March 2019 Exhibit:
Throughout history, people have used the arts as a way to spread ideas and discuss complex problems. Revolutionaries have often used posters and political cartoons to spread their messages quickly to a large audience. Frequently, the messages have involved fighting corruption in government, poverty, and a lack of personal freedoms & representation.
Not all protests end in revolutions. Some social problems can be resolved with civil resistance and negotiations, such apartheid or farmworkers strikes, or Vietnam/the draft. Sometimes the powers that be may buckle to social pressure and coercion. Demonstrations, petitions and vigils, strikes, boycotts, sit-ins, and occupations are alternatives to violence. But they all share revolutionary ideas or a paradigm shift in thought.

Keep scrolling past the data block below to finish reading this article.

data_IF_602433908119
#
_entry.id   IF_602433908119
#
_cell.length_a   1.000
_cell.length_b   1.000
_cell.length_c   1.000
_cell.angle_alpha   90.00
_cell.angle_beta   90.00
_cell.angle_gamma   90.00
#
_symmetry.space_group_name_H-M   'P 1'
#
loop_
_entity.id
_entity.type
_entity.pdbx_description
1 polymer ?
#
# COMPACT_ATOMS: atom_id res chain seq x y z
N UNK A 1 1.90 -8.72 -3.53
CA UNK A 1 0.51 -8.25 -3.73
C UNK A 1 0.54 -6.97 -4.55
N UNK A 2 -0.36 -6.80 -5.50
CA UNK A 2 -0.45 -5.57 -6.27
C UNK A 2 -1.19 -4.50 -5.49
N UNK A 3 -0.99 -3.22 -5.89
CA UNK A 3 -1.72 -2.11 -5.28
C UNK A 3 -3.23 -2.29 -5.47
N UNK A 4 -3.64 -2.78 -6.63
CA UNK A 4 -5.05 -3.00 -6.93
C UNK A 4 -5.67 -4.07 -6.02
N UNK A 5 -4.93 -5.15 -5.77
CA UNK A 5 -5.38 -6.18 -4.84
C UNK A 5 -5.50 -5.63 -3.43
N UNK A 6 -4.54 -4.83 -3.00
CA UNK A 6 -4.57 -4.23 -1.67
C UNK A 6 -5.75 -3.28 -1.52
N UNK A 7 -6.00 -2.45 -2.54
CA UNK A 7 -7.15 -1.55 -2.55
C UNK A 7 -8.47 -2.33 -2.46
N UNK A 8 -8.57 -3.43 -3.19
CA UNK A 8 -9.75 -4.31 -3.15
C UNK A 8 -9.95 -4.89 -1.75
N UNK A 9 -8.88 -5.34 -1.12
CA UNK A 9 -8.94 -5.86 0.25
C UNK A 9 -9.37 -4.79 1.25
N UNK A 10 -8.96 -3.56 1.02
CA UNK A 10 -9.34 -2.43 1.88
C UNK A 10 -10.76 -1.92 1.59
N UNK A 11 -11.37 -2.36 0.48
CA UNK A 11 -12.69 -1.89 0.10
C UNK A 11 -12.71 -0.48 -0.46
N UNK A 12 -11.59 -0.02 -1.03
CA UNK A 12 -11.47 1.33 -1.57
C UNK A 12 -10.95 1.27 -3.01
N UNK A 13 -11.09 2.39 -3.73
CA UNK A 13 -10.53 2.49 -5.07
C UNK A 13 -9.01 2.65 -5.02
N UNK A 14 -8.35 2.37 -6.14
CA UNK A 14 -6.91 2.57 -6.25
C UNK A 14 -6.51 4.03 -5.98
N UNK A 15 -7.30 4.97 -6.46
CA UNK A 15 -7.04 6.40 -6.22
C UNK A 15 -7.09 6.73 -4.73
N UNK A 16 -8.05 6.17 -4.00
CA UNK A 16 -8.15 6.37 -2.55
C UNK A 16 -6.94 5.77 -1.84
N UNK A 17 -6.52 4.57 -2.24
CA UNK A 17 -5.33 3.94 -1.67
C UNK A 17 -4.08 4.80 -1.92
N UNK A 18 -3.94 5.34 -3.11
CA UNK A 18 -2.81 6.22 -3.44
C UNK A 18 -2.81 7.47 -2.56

Violent revolution seems to depend on how much a government is willing to truly listen and negotiate with the demands of its people, and on whether the military sides with citizens or those in power during conflict. If there is a large amount of resistance and none of it is resolved in a peaceful way, if that discontentment and anger grows unchecked (and the institutions holding the country together are weak), then violence and civil war tends to be the result.
This exhibit covers revolutionary and protest artwork from the United States, Russia, France, South Africa, Cuba, Syria, and Egypt.